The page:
This app is in essence a very very very well made scam, it cleverly disguises itself as a friendly question app when in reality it's really infecting all of your friends. The app also allows you to do surveys or use paypal to buy more credits to unlock the answers to your questions. I kept asking questions until I had 50 credits. Unlocked a question and it told me that my real account answered the question.

Reality is, it just picked a random person from my fake accounts friends list, and since I'm the only friend on it, it picked me. My real account doesn't have the app and therefore CAN'T answer the questions on the app.

Thus a fraud to steal money exploit web browsers and spam the crap out of everyones Facebook walls.

What to do if you fell for this scam?
Remove Friend Expose from your Facebook account.
The Browser Exploit will still be there, but your account won't have the app anymore. Next you must  reinstall your browser or switch web browsers. I recommended using Google Chrome or Mozilla Firefox. I highly suggest against Internet Explorer.

Let your friends know, link this article to your friends that appear to have been affected by this malicious app.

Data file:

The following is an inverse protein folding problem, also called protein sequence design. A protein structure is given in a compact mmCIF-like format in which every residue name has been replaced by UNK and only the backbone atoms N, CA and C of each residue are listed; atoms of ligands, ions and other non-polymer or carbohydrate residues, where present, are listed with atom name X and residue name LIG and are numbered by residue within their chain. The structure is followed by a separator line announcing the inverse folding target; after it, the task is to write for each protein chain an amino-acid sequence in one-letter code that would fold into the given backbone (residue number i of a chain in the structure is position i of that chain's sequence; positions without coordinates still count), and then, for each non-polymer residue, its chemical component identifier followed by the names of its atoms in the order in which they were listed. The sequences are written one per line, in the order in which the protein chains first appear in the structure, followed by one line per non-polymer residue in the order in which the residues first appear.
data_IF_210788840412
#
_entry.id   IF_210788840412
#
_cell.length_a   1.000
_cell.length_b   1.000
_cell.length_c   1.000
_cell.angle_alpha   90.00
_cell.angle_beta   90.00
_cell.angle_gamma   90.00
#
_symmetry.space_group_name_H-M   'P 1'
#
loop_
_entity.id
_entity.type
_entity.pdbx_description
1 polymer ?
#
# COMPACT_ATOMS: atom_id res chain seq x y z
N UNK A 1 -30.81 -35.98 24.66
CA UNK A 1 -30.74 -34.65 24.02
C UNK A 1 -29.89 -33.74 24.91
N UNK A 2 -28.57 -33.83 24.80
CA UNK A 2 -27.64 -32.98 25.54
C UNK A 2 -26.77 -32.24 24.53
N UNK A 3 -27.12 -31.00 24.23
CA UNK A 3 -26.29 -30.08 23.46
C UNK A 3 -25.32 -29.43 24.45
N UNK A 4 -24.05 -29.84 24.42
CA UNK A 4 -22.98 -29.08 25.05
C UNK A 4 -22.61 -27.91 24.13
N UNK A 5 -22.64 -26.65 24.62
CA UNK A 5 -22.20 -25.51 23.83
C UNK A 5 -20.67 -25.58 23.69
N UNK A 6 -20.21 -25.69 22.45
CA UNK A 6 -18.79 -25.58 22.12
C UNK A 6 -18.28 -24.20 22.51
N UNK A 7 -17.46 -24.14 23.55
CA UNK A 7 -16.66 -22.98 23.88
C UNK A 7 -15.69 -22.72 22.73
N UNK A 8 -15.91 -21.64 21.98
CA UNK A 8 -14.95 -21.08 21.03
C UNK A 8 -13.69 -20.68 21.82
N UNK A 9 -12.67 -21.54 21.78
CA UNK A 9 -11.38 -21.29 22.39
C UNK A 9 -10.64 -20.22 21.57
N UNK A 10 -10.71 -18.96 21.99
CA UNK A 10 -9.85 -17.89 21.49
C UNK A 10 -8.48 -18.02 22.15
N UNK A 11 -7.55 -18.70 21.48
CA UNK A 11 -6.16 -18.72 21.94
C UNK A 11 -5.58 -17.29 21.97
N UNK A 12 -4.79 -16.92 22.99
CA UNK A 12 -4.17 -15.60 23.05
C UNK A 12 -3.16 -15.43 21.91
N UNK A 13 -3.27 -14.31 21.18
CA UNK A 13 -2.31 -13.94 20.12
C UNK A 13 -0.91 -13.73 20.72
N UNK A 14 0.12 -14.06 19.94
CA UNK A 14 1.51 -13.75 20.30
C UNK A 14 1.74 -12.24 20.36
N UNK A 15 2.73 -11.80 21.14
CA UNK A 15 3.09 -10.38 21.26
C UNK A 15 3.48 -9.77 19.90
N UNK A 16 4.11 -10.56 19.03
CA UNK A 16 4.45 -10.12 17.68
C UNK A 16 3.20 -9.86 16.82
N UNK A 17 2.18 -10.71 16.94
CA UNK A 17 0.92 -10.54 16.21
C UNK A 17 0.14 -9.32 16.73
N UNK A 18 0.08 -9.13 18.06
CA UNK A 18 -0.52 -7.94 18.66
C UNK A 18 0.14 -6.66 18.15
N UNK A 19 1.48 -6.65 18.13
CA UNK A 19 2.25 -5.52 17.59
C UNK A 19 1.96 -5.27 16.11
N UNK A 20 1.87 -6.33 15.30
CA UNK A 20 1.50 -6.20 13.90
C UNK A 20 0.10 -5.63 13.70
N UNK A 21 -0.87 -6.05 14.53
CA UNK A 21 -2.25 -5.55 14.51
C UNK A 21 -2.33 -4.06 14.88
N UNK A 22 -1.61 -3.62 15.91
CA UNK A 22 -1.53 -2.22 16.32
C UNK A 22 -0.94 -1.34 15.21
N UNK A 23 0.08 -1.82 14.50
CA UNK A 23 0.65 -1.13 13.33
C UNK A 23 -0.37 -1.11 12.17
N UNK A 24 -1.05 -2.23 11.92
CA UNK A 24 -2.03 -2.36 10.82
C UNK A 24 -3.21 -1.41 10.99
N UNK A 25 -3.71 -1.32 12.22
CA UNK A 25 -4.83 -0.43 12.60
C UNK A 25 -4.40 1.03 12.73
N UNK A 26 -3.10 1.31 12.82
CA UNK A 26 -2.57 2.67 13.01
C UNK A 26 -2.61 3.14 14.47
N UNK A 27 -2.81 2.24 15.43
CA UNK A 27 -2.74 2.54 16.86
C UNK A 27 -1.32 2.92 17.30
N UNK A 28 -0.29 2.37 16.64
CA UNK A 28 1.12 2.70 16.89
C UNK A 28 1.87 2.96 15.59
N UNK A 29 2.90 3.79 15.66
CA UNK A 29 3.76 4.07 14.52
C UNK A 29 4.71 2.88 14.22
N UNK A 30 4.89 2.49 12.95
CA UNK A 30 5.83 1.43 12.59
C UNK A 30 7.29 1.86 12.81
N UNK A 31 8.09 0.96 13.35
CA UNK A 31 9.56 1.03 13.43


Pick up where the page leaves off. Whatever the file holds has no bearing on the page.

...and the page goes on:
Tuesday, April 5, 2011

Web Of Trust - 1 easy way to protect yourself against scams and bad sites on the web.

There's a great tool out there that you may have heard of, it's called Web Of Trust. Web of Trust is a free browser add-on that shows an indicator on the reputation of a website, if the reputation for a site is poor the indicator will show red as well as pop up a message as soon as you pull up the site, letting you know, it's not a safe site and asking you if you would like to stay on the site.

Even for advanced computer users who can spot scams almost immediately, Web Of Trust is still useful.
Users can report sites that they believe to be suspicious, as well as give the site ratings.

Web of Trust also has begun protecting you on places like Facebook and Twitter. Whenever you see a link that leads off of Facebook you will see an indicator icon near the link to tell you the ratings on the site.

I highly reccomend this addon to everyone.

Click here for an example of the detailed ratings on a site you get from Web Of Trust(WOT for short)

Click here to go to the Web Of Trust Website